Last week, Scotland’s Rugby World Cup came to an abrupt end. The national teams trip came to a close after being outplayed by the hosts, Japan, in the decisive final game of the pool stages. As well as a loss to Ireland, this years World Cup has been a letdown for Gregor Townsend’s side. As Scotland rugby continue to disappoint on the big stage and leave fans empty handed by falling at the first hurdle, the question must be asked: Is Townsend right for the job?

Townsend took charge of the Scots in the summer of 2017 and since his start there has been no doubt of an improvement around the Scotland camp. Gregor Townsend has brought fast and attacking rugby into Scotland’s game which is something their fans have rarely seen before. However, since a successful first year and a huge win over England, the form under Townsend has plateaued. Unfortunately, this inconsistent form has come for the squad at the worst possible time.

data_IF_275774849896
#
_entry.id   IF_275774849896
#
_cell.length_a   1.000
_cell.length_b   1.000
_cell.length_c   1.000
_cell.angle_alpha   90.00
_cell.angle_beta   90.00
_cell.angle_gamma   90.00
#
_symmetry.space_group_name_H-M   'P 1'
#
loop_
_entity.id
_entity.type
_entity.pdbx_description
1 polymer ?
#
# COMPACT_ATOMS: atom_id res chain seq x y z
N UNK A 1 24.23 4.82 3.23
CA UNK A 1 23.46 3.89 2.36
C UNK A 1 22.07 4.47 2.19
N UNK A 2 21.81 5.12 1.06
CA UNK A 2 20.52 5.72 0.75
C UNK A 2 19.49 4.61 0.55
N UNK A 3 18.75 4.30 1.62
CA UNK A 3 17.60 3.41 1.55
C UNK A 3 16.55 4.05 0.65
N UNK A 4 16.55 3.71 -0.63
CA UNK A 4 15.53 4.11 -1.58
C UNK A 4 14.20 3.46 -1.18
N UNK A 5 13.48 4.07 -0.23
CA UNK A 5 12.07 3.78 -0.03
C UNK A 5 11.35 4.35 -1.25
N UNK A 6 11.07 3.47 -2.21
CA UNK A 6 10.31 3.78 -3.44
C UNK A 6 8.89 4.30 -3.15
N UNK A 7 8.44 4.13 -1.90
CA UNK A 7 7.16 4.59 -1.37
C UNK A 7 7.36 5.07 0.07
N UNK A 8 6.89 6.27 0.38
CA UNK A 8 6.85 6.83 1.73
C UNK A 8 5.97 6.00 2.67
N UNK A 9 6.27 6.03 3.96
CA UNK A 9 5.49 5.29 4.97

Whilst almost every Scotland fan appreciates Townsend’s work and progress so far, there are a large majority of fans who have put pressure for a change in coaching after the loss to Japan. There are many mixed emotions over Townsend’s place in the Scotland set up. It has been so hard to determine whether he has done particularly good or bad. Since taking over the coaching duties, Townsend has taken charge of 22 games, winning 11, losing 10 and drawing 1. Although such numbers aren’t bad, there are improvements to be made. Many fans have expressed that Townsend has taken Scotland as far as he can – he has laid the foundations for improvement, it is now time for someone else to take over.